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A Microhistorical Study of the Neo-Assyrian Healer Kiṣir-Aššur
In Medicine in Ancient Assur Troels Pank Arbøll offers a microhistorical study of a single exorcist named Kiṣir-Aššur who practiced medical and magical healing in the ancient city of Assur (modern northern Iraq) in the 7th century BCE. The book provides the first detailed analysis of a healer’s education and practice in ancient Mesopotamia based on at least 73 texts assigned to specific stages of his career. By drawing on a microhistorical framework, the study aims at significantly improving our understanding of the functional aspects of texts in their specialist environment. Furthermore, the work situates Kiṣir-Aššur as one of the earliest healers in world history for whom we have such details pertaining to his career originating from his own time.
Consumption, Trade and Economy in Ancient Italy
Author: Paulina Komar
Eastern Wines on Western Tables: Consumption, Trade and Economy in Ancient Italy is an interdisciplinary and multifaceted study concerning wine commerce and the Roman economy during Classical antiquity. Wine was one of the main consumption goods in the Mediterranean during antiquity, and the average Roman adult male probably consumed between 0,5 - 1 litre of it per day. It is therefore clear that the production and trading of wine was essential for the Roman economy. This book demonstrates that wines from the Eastern Mediterranean and the Aegean region in particular, played a crucial part in wine commerce. Moreover, it sheds new light on economic dilemmas that have long puzzled scholars, such as growth and market integration during antiquity.
Libertas and Res Publica in the Roman Republic offers some essential ideas for an understanding of Roman politics during the Republican period by analysing two key concepts: libertas (liberty) and res publica (public matter, republic). Exploring these concepts through a variety of different aspects – legal, religious, literary, political, and cultural – this book aims to explain the profound relationship between the two. Through the examination of a rich array of sources ranging from classical authors to coins, from legal texts to works of art, Balmaceda and her co-authors propose new readings that elucidate the complex meanings and inter-related functions of libertas and res publica, in a thought-provoking, deep, but very readable study of Roman political culture and identity.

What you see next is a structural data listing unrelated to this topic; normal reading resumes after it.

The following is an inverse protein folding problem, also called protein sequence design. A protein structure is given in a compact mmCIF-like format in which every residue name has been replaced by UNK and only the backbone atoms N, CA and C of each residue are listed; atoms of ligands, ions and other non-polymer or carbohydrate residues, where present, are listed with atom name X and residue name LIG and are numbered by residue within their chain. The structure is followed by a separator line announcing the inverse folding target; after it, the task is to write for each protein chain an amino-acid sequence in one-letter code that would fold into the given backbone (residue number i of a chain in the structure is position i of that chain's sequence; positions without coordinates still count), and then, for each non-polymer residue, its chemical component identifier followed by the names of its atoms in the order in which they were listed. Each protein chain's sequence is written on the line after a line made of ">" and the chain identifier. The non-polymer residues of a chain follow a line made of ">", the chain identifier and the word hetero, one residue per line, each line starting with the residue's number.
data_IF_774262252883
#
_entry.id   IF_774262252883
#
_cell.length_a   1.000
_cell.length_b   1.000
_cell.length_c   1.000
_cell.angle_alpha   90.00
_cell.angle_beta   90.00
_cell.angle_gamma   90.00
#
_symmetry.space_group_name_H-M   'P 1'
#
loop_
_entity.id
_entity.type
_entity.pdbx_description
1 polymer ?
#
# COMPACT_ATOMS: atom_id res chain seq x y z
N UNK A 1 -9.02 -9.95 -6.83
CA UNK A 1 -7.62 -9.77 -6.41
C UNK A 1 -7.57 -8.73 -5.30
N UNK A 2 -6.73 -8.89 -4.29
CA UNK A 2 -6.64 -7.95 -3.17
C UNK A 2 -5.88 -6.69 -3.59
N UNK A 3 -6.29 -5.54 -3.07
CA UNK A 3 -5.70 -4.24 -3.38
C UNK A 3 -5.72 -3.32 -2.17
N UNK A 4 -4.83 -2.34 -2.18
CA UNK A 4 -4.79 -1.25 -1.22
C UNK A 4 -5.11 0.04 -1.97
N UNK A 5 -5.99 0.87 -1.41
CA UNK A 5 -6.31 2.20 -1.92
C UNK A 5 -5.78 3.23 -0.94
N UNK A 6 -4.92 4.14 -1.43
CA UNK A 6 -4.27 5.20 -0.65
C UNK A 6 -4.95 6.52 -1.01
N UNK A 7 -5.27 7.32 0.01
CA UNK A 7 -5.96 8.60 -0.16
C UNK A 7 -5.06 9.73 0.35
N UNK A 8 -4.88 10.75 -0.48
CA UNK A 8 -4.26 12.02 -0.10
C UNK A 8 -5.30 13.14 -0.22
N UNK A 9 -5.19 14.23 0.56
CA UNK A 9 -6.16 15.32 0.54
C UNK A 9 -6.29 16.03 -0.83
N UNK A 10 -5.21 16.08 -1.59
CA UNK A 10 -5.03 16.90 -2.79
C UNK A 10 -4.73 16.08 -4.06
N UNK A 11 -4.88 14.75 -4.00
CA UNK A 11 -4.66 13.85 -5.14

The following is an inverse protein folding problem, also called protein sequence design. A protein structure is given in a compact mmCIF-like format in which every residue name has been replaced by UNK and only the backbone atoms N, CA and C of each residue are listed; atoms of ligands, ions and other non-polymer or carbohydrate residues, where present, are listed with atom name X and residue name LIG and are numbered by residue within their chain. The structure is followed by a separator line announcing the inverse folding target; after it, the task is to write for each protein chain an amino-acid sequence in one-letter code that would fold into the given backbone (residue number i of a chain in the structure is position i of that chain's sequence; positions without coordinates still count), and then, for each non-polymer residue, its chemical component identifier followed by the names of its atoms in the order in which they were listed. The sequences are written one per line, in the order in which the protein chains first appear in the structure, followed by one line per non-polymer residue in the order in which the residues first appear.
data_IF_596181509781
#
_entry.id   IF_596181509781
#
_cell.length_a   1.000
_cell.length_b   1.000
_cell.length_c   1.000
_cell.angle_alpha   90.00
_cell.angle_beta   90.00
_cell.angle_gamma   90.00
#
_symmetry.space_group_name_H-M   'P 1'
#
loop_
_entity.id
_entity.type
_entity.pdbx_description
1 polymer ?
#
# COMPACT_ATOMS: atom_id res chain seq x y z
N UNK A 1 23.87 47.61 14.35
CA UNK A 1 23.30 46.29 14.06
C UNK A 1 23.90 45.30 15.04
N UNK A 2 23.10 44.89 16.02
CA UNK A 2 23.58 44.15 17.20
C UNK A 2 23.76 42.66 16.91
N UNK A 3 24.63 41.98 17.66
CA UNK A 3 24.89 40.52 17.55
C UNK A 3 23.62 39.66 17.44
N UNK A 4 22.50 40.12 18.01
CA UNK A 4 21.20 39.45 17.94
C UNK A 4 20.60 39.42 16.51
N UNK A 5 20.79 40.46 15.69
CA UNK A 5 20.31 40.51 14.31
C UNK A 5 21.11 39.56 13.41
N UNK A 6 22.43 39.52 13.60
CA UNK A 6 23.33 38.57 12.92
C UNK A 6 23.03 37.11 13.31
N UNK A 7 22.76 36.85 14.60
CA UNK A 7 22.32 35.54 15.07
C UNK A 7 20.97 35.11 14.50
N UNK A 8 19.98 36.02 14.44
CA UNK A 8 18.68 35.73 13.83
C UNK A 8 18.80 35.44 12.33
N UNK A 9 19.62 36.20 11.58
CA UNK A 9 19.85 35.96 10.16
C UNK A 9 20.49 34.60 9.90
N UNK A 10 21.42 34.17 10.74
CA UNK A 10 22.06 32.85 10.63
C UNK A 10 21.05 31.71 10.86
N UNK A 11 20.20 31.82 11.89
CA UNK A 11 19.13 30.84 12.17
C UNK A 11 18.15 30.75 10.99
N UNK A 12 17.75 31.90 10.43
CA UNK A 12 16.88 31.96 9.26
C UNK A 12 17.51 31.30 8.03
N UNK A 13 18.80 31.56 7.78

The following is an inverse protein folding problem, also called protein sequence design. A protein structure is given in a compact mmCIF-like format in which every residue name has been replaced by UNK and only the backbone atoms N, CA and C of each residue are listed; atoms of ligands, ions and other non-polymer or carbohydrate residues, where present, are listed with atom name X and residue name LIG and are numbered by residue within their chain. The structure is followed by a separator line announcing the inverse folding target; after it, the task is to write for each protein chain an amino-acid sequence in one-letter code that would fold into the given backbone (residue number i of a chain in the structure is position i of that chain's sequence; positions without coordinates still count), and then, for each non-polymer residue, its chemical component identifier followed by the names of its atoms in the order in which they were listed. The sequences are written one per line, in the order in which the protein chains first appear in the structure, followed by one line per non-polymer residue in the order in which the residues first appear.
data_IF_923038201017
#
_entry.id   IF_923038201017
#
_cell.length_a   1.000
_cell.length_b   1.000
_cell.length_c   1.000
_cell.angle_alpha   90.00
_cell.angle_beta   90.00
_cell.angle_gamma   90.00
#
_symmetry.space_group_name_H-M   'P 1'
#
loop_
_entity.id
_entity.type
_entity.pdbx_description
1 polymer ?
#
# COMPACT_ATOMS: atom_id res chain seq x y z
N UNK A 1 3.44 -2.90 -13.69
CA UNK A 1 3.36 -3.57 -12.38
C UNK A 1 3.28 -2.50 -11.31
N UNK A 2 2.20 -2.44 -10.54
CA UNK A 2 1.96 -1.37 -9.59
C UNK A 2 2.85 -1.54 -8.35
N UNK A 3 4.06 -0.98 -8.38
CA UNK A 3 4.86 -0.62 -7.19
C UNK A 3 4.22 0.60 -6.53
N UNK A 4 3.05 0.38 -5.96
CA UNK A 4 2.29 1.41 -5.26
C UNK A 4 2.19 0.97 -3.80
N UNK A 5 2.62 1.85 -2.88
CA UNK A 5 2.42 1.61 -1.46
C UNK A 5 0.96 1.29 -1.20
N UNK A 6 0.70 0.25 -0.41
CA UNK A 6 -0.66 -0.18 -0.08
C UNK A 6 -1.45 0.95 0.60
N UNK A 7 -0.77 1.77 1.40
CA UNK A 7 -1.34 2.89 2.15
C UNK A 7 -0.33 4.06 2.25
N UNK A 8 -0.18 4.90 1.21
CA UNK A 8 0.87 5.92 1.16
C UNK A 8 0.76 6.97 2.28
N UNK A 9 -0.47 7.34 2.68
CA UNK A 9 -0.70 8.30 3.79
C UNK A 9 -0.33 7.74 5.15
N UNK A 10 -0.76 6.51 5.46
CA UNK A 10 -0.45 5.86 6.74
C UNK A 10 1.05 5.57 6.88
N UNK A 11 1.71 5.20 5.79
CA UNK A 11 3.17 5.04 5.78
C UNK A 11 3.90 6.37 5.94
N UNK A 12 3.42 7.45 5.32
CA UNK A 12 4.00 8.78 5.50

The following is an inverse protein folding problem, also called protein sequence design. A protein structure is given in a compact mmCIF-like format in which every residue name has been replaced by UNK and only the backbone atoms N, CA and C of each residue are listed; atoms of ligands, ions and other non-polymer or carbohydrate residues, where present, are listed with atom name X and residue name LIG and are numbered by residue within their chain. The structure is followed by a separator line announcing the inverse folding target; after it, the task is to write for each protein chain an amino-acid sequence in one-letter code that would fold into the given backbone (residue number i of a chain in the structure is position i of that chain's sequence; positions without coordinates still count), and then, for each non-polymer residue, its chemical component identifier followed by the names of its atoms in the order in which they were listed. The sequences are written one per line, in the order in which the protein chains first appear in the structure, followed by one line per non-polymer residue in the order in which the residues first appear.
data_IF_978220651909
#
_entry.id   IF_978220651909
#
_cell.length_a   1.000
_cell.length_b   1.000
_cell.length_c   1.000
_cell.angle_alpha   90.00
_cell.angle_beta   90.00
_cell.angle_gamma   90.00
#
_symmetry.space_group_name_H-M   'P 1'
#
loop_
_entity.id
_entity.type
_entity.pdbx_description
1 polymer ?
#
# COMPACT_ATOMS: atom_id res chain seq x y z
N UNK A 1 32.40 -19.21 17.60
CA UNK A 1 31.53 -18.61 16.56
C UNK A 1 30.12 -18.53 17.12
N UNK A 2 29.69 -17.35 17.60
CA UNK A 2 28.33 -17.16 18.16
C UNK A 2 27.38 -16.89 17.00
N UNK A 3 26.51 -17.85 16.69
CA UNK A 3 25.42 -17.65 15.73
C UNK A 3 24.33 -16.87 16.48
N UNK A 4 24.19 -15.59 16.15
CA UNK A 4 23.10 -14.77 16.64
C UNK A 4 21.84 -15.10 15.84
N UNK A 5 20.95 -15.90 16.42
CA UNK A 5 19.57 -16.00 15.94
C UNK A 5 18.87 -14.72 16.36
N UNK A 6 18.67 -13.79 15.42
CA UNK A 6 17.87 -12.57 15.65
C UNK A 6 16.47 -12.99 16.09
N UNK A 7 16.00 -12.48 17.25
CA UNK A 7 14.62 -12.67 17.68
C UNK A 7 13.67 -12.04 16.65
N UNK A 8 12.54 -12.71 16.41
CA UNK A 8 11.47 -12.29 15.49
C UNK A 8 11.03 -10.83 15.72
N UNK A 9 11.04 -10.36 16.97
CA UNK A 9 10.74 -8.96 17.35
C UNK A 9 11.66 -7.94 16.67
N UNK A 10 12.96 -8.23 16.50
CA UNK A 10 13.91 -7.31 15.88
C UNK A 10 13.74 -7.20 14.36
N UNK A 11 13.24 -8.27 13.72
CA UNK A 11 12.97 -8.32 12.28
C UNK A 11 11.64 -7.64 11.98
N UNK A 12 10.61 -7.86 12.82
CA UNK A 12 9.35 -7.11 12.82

This volume, the thirty-fifth year of published proceedings, contains five papers and commentaries presented to the Boston Area Colloquium in Ancient Philosophy during the academic year 2018-19. Paper topics include: evidence for Simplicius as author of the Commentary on the De Anima; Aristotle and Humean theory of motivation, ‘besires’ and desires; moderation in NE 3,10-12 as novel in Aristotle, differing greatly from his contemporaries, especially Plato’s Charmides; Platonic memory and oblivion, mythic sources and cultural influence; Aristotle’s final causality in recovering nature from inanimate mechanism. The commentators take up the themes of these papers, in some instances developing and building on the main argument, while in others offering direct challenges to the principal author’s thesis.